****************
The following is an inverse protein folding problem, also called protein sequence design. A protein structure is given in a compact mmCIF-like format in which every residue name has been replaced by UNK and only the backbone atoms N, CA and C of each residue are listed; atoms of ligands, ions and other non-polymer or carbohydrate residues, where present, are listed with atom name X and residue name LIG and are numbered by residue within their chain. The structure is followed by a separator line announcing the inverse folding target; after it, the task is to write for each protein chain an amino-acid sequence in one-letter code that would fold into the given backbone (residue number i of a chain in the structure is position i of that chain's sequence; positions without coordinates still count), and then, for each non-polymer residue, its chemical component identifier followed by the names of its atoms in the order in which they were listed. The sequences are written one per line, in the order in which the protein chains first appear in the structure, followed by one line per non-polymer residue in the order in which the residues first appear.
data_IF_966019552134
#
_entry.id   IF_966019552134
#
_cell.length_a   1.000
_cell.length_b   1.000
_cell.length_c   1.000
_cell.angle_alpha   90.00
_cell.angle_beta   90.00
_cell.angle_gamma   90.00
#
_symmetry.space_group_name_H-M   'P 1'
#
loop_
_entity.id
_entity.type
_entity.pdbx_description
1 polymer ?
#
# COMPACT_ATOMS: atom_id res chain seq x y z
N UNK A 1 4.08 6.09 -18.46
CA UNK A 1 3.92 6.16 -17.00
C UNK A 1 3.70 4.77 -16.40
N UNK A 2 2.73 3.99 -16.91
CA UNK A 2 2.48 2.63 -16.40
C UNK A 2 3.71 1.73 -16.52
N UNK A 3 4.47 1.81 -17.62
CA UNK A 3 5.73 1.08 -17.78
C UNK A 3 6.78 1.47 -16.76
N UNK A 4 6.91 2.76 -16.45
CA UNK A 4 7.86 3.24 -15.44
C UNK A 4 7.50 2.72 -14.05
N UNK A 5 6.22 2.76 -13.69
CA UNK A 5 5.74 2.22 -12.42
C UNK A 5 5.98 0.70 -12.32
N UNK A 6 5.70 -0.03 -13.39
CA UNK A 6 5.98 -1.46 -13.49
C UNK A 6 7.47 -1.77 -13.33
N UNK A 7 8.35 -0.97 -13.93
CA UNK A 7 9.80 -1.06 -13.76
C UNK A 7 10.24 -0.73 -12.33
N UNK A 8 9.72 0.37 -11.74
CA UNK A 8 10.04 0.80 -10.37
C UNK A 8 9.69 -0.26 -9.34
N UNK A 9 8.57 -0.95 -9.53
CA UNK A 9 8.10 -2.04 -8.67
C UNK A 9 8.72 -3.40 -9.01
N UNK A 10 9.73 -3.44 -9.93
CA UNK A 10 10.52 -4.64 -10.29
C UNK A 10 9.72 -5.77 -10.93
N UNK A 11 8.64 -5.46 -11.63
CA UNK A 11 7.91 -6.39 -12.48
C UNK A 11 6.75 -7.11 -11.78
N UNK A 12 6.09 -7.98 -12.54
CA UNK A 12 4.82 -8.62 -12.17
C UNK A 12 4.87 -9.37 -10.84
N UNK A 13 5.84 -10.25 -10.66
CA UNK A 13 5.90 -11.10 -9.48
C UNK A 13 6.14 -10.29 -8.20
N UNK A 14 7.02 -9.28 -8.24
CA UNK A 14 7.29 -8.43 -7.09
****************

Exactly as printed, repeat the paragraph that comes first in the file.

The following is an inverse protein folding problem, also called protein sequence design. A protein structure is given in a compact mmCIF-like format in which every residue name has been replaced by UNK and only the backbone atoms N, CA and C of each residue are listed; atoms of ligands, ions and other non-polymer or carbohydrate residues, where present, are listed with atom name X and residue name LIG and are numbered by residue within their chain. The structure is followed by a separator line announcing the inverse folding target; after it, the task is to write for each protein chain an amino-acid sequence in one-letter code that would fold into the given backbone (residue number i of a chain in the structure is position i of that chain's sequence; positions without coordinates still count), and then, for each non-polymer residue, its chemical component identifier followed by the names of its atoms in the order in which they were listed. The sequences are written one per line, in the order in which the protein chains first appear in the structure, followed by one line per non-polymer residue in the order in which the residues first appear.